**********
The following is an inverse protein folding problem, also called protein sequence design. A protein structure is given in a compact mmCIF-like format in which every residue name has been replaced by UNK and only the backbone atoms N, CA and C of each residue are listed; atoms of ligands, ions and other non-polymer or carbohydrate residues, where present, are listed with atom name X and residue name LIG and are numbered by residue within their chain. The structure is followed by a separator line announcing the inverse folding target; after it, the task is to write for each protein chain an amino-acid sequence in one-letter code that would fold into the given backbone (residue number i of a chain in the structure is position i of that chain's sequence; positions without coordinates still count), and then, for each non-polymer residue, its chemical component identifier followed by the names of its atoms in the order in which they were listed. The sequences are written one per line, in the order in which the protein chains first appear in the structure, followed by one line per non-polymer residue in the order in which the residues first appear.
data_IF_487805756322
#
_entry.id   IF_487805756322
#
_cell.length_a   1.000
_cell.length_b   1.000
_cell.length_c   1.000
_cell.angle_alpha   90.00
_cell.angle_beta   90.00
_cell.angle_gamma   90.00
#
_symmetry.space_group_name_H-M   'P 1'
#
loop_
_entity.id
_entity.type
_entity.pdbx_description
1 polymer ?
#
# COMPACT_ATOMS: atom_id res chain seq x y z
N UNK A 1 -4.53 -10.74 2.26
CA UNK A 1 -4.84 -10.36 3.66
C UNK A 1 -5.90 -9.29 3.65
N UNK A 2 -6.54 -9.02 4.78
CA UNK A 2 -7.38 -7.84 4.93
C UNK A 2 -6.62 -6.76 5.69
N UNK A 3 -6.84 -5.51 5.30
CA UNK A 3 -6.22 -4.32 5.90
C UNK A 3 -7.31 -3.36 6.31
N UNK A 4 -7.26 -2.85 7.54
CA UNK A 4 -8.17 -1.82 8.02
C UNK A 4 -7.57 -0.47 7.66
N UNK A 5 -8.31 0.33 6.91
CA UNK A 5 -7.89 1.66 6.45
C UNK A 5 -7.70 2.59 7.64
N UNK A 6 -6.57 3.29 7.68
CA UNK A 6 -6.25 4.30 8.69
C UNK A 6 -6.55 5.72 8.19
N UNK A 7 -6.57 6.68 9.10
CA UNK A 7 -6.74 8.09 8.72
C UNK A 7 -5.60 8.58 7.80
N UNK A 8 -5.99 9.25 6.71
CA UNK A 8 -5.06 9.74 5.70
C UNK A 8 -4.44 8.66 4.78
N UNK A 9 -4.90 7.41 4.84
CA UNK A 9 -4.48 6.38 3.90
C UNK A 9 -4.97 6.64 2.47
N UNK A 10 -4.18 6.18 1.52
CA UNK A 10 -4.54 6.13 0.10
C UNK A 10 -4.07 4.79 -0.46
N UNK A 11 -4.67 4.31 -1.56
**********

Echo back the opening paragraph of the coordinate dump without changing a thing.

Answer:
The following is an inverse protein folding problem, also called protein sequence design. A protein structure is given in a compact mmCIF-like format in which every residue name has been replaced by UNK and only the backbone atoms N, CA and C of each residue are listed; atoms of ligands, ions and other non-polymer or carbohydrate residues, where present, are listed with atom name X and residue name LIG and are numbered by residue within their chain. The structure is followed by a separator line announcing the inverse folding target; after it, the task is to write for each protein chain an amino-acid sequence in one-letter code that would fold into the given backbone (residue number i of a chain in the structure is position i of that chain's sequence; positions without coordinates still count), and then, for each non-polymer residue, its chemical component identifier followed by the names of its atoms in the order in which they were listed. The sequences are written one per line, in the order in which the protein chains first appear in the structure, followed by one line per non-polymer residue in the order in which the residues first appear.